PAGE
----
Cybercrime threats and challenges

Some 300 cybercrime experts from more than 70 countries, international organisations and the private sector met at the Council of Europe in Strasbourg for its fourth annual conference on cybercrime. The conference highlighted the need to establish a feeling of trust between the public and private stakeholders working to combat cybercrime, money laundering and the financing of terrorism. Police Professional reports.

Apr 23, 2009
By Paul Jacques
Chief Constable Andy Marsh

Some 300 cybercrime experts from more than 70 countries, international organisations and the private sector met at the Council of Europe in Strasbourg for its fourth annual conference on cybercrime. The conference highlighted the need to establish a feeling of trust between the public and private stakeholders working to combat cybercrime, money laundering and the financing of terrorism. Police Professional reports.

Cybercrime today is not carried out by ‘innocent’ hackers just for the fun of it. It has turned into orga- nised economic crime and with an estimated value of $100 billion annually, it represents a bigger criminal income than illegal drug sales worldwide.
The hidden cost may be even greater. According to security specialists McAfee, data theft and breaches from cybercrime may have cost businesses as much as $1 trillion globally last year in lost intellectual property and expenditure for repairing the damage.
Not only that, but cyber attacks pose the greatest threat to nations after nuclear war and weapons of mass destruction, and according to intelligence experts, they’re increasingly hard to prevent.
In his keynote address at last month’s Council of Europe’s ‘Octopus Interface conference on cooperation against cybercrime’ held in Strasbourg, Michel Quillé, director of Europol, warned that there was an urgent need for European Union member states to share more intelligence and to cooperate more closely. “The more information is shared, the easier it is to build an efficient common strategy to properly fight hi-tech crime,” he said.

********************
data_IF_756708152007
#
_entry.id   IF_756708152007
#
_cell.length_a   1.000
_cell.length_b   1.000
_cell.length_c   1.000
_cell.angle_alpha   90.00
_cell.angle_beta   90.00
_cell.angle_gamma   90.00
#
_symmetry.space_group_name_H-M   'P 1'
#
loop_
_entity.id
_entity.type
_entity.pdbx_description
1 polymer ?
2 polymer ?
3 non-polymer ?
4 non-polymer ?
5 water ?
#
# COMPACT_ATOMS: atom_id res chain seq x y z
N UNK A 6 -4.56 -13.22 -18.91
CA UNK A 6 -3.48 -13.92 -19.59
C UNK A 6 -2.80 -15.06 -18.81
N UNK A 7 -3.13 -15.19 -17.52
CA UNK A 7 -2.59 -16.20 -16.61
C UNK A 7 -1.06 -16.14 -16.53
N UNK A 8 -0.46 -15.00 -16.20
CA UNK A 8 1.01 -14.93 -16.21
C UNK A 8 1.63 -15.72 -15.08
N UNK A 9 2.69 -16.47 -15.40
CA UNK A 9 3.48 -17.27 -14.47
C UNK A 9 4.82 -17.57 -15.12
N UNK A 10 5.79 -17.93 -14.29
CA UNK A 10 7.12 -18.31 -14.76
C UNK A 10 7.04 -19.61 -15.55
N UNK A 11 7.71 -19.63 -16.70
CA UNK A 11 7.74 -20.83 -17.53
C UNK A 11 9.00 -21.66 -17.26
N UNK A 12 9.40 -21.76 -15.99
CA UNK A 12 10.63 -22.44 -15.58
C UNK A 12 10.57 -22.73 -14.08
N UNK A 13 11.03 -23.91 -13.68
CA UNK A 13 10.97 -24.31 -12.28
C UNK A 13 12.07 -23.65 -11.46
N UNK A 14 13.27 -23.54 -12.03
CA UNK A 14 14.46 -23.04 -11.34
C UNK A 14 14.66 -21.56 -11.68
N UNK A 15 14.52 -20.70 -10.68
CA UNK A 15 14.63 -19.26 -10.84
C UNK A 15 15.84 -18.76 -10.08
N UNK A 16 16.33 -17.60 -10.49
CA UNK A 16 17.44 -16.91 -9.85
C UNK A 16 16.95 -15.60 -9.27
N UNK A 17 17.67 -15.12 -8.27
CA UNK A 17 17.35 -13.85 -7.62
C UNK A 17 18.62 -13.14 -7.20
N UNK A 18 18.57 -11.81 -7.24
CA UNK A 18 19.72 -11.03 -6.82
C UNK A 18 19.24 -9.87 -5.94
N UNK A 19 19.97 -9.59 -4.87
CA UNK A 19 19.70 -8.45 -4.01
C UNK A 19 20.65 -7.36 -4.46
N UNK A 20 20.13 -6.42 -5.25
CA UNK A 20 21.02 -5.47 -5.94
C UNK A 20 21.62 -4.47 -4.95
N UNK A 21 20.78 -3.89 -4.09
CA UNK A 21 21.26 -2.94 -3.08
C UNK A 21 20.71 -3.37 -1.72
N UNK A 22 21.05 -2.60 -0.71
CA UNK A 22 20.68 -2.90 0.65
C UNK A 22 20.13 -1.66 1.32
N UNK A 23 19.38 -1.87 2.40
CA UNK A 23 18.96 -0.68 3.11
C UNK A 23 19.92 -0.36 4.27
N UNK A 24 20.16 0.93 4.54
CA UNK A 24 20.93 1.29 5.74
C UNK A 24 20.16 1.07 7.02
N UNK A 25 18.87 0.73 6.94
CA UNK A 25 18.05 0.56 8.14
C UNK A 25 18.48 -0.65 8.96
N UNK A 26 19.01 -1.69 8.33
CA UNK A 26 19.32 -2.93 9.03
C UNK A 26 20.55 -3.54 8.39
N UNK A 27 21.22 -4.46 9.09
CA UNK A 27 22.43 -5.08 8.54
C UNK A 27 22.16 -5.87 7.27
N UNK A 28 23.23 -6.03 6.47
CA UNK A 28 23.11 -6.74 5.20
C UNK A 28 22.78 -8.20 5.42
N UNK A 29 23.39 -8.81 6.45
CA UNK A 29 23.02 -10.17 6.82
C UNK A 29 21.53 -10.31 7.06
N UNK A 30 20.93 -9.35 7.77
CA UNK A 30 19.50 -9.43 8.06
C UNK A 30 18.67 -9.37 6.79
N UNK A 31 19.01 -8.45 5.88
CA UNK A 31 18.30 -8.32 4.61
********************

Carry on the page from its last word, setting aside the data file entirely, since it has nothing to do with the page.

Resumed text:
“The rapid development of technology has improved the opportunities for criminals,” explained Mr Quillé. “For computer, cyber and hi-tech crime, the common denominator is the use of technology for criminal activities.
“Computers can be used by criminals in two ways: they may be the target of an attack or they may be a facilitating factor in committing crimes.”
He said the violation of privacy and the theft of personal and financial data were the main hi-tech crimes. These are:
•Hacking
•Cracking of passwords
•Copyright infringement
•Phishing and pharming
•Spreading malicious codes and child abuse images
“The use of the Internet is the main vehicle in facilitating these criminal activities,” said Mr Quillé.
In general terms, criminals engaged in these activities are individuals who are:
•Organised to commit crime on the Internet.
•Hired by criminal groups to commit crime via Internet.
•People who regularly offer their services to the best bidder to commit crime on the Internet.
•Scattered cells, spread all over the world, which illegally operate on the Internet.
“An important common characteristic is that for them, the Internet creates unique opportunities. Criminal groups are very difficult to trace on the Internet. This is because there are deficiencies in key areas, such as global information about the Internet itself, a common reporting system on Internet crimes, a reporting system for the victims themselves, data retained by the private sector and a common strategy at an international level.”
Mr Quillé said that computer crime is an explicitly mandated area for Europol. In addition, he explained, occurrences of hi-tech crime become apparent in all other crime areas within the Europol mandate.
“This renders computer crime increasingly ‘horizontal’,” explained Mr Quillé. “Furthermore, hi-tech crime is virtual and thus it’s completely cross-border. You could say it is borderless.
“The current law-enforcement capacity to deal with hi-tech crime throughout the EU is far from homogeneous. There is clearly an asymmetrical development. Some member states are forging ahead with great advances in certain areas. Others are behind in terms of technology. This creates the need to have a centralised service to assist all member states.
“This assistance should be focused on coordinating joint activities, promoting the standardisation of approaches and quality and identifying and shari

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